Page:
Chance the Rapper's funny "Elderly Aldermen" shows why it's so tough to win an aldermanic seat

Chance the Rapper's new video on the Chicagoist explains why it's so tough for young people who are not incumbents, like Chicago teacher Erika Wozniak, running in the 46th ward, to win elections to Chicago's city council.

Erika Wozniak Francis, pictured with Chicago Teachers Union organizer Marty Ritter, is running for alderman of the 46th Ward. The Chicagoist video features many young candidates who are running in some of Chicago's 50 wards. (Facebook photo)See Chance's 15 minute video, which also stars Chicago public school alumnus and comedian Hannibal Buress, on YouTube at

A Chicago Tribune report on the video and Chance's acquisition of the Chicagoist follows:

Analysis: Chicagoist returns: Chance the Rapper stars in comedic deep-dive into Chicago's aldermanic politics

By Nina Metz, Chicago Tribune

When Chance the Rapper hosted “Saturday Night Live” a year ago last November, it was his sly comedic timing and ease in the sketch format that jumped off the screen. He’s putting that talent to use once again, this time in a video posted on YouTube Friday.

Spoofing corny local investigative TV news reports, a bewigged but obviously recognizable Chance stares directly to camera and intones: “Today we will look into something so grand, so mysterious, so important — today we will look into the aldermanic elections of Chicago. What does it take? How does it work? And most importantly, what is an alderman? Let’s ask the American people and find out.”

Over the next funny and genuinely informative 15 minutes, ace reporter Champ Bennett (a riff on Chance’s given name, Chancelor Bennett) delves into the hows and whys of Chicago’s city hall and the murkiness of ward politics in general.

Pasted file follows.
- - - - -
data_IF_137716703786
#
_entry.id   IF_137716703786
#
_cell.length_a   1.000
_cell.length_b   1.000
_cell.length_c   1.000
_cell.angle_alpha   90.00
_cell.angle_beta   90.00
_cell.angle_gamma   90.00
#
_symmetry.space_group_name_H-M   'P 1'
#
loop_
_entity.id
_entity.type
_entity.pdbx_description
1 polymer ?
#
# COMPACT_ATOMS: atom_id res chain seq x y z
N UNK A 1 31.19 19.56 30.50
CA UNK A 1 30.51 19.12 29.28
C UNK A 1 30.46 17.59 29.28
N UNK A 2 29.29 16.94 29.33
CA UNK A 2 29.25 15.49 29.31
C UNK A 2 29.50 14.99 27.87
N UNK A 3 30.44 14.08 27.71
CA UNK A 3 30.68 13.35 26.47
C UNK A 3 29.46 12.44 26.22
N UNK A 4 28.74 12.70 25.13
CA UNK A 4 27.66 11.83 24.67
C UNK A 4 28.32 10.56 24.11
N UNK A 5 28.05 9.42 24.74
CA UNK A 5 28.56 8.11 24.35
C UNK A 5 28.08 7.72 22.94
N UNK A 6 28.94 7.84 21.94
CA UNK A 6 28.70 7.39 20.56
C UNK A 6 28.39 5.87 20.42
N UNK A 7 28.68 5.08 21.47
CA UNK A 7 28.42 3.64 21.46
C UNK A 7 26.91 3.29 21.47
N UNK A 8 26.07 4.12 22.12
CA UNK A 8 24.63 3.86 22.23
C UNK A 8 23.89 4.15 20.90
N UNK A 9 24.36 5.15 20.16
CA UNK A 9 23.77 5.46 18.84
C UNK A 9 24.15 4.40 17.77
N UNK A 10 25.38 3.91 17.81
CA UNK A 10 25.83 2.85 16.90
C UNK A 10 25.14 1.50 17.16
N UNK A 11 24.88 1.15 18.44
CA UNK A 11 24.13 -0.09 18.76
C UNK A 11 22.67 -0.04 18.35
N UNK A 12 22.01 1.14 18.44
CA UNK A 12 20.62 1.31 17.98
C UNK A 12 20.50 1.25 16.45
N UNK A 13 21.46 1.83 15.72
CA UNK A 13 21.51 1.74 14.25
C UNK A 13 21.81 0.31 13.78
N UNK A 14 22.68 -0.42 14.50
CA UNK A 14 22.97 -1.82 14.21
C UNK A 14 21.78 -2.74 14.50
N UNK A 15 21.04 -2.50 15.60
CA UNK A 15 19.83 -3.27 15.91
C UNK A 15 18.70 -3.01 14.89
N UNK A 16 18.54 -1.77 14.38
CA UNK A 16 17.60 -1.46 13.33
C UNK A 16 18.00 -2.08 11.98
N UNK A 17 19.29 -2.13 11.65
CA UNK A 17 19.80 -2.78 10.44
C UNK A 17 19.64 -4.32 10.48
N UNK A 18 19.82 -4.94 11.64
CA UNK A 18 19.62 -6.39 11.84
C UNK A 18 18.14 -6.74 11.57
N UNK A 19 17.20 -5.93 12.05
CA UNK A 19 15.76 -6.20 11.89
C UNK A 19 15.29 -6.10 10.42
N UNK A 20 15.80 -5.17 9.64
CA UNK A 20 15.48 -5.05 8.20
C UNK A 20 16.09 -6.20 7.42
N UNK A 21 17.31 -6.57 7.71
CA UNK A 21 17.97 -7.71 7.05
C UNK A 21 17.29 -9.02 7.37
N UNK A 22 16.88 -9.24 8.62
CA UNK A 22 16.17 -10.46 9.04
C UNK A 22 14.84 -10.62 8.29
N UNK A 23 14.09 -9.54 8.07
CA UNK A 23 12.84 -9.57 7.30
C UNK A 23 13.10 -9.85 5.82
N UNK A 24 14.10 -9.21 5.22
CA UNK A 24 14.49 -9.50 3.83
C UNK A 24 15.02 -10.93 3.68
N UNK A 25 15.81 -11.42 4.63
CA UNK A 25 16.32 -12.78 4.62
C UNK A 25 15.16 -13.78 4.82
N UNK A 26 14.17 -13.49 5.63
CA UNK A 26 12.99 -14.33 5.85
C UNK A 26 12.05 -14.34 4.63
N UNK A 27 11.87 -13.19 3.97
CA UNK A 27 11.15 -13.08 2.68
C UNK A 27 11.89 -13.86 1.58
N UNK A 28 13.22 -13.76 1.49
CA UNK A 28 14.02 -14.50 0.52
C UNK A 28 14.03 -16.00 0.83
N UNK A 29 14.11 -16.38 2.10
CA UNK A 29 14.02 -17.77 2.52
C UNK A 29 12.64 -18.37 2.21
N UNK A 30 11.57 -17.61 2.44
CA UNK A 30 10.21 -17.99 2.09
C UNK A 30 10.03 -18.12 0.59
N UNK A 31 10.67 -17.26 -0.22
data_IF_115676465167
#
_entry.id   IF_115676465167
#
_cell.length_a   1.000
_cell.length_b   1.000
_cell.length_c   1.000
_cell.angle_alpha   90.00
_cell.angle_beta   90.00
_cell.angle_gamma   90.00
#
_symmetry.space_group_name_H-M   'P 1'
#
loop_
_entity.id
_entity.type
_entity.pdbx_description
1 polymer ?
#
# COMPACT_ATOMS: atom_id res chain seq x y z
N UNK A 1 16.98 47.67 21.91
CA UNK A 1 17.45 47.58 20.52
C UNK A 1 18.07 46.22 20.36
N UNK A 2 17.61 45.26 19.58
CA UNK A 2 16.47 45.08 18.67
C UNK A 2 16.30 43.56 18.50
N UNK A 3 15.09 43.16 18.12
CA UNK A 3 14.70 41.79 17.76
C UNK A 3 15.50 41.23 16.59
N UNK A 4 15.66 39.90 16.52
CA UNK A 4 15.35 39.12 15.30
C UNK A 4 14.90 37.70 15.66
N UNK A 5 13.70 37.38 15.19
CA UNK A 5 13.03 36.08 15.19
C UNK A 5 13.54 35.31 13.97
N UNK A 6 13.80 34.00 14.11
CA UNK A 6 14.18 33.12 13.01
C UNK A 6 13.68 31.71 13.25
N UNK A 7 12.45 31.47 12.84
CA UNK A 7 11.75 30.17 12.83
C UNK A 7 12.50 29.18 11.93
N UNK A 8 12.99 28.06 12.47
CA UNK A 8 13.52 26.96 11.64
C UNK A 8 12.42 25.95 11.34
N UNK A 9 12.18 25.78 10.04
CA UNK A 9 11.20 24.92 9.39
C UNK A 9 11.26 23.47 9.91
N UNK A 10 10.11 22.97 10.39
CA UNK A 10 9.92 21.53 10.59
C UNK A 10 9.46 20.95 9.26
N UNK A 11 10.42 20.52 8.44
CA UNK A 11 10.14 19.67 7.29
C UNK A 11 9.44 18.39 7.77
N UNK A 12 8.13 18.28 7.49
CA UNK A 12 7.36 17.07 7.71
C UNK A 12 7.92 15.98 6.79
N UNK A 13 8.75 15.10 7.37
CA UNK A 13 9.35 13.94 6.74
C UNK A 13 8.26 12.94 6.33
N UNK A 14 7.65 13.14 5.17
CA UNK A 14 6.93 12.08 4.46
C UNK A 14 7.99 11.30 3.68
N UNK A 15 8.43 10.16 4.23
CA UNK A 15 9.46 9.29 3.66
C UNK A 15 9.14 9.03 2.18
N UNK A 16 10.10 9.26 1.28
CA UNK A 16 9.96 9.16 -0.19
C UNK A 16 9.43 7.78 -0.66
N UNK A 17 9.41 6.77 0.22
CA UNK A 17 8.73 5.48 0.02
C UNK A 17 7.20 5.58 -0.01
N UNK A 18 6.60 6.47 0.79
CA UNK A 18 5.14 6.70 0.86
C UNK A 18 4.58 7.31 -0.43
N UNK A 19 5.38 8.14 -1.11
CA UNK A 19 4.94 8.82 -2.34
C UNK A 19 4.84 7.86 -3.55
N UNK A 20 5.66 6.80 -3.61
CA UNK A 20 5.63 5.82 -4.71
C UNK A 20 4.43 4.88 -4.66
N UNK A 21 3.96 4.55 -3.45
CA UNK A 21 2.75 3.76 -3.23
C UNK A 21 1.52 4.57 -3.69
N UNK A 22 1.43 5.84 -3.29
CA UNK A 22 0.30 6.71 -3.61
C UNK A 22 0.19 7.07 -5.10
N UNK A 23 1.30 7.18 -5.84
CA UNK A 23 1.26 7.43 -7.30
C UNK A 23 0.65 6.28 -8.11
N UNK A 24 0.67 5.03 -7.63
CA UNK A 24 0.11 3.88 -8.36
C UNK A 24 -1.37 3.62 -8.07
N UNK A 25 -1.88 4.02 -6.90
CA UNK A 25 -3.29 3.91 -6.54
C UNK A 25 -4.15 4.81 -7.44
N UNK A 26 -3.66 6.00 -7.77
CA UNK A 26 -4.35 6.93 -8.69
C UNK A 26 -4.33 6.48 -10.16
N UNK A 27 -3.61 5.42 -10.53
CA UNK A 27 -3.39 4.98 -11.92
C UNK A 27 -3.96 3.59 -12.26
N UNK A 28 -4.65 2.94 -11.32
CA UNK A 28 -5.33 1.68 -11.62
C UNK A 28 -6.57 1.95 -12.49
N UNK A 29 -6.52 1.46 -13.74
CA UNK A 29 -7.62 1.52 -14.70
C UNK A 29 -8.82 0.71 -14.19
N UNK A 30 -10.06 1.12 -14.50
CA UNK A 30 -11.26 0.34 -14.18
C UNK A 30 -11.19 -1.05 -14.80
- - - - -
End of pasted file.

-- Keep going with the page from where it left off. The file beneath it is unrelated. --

The video — which has a few things in common with John Oliver’s deep-dives on HBO’s “Last Week Tonight,” along with a pinch of “Schoolhouse Rock!”-esque animation thrown in— is the inaugural effort from Chicagoist, the local digital news site that ceased operations last November and was later sold to Chance over the summer.

The video is is the inaugural effort from Chicagoist, the local digital site that ceased operations last November and was later sold to Chance the Rapper over the summer. This is the kind of digital content Second City should have have been doing for years now; it certainly has enough people with the right kind of talent, but as a producing entity Second City hasn’t shown much interest in this kind of in-depth nuts-and-bolts style of infotainment. Maybe it’s too local for what Second City’s after, which is probably for the best — Chance has a larger reach, a more civic-minded purpose and, specifically, an interest in centering the views and opinions of young people of color.

Here’s some interesting context: The video (titled “Elderly Aldermen”) comes on the heels of the Chicago-set heist film “Widows,” which includes a major plot thread following a campaign for alderman between an entrenched white political dynasty and a black challenger. The forthcoming CBS drama “The Red Line” (currently filming in town) also includes an aldermanic candidacy that pits a young upstart against a longtime incumbent. Both “Widows” and “The Red Line” make explicit the ways race and racism — and money and connections — figure into Chicago politics.

Champ Bennett reports on what an alderman actually does, what it takes to become one and the obstacles that prevent young people from running for office. Chicago Aldermanic elections: February 26, 2019 The video from Chance and his Chicagoist collaborators is written by him, Chicago-based activist and journalist Charles Preston, Colleen Mares (one of Chance’s managers) and Sam Bailey, the co-creator of the web series “Brown Girls.” Bailey is also the video’s director.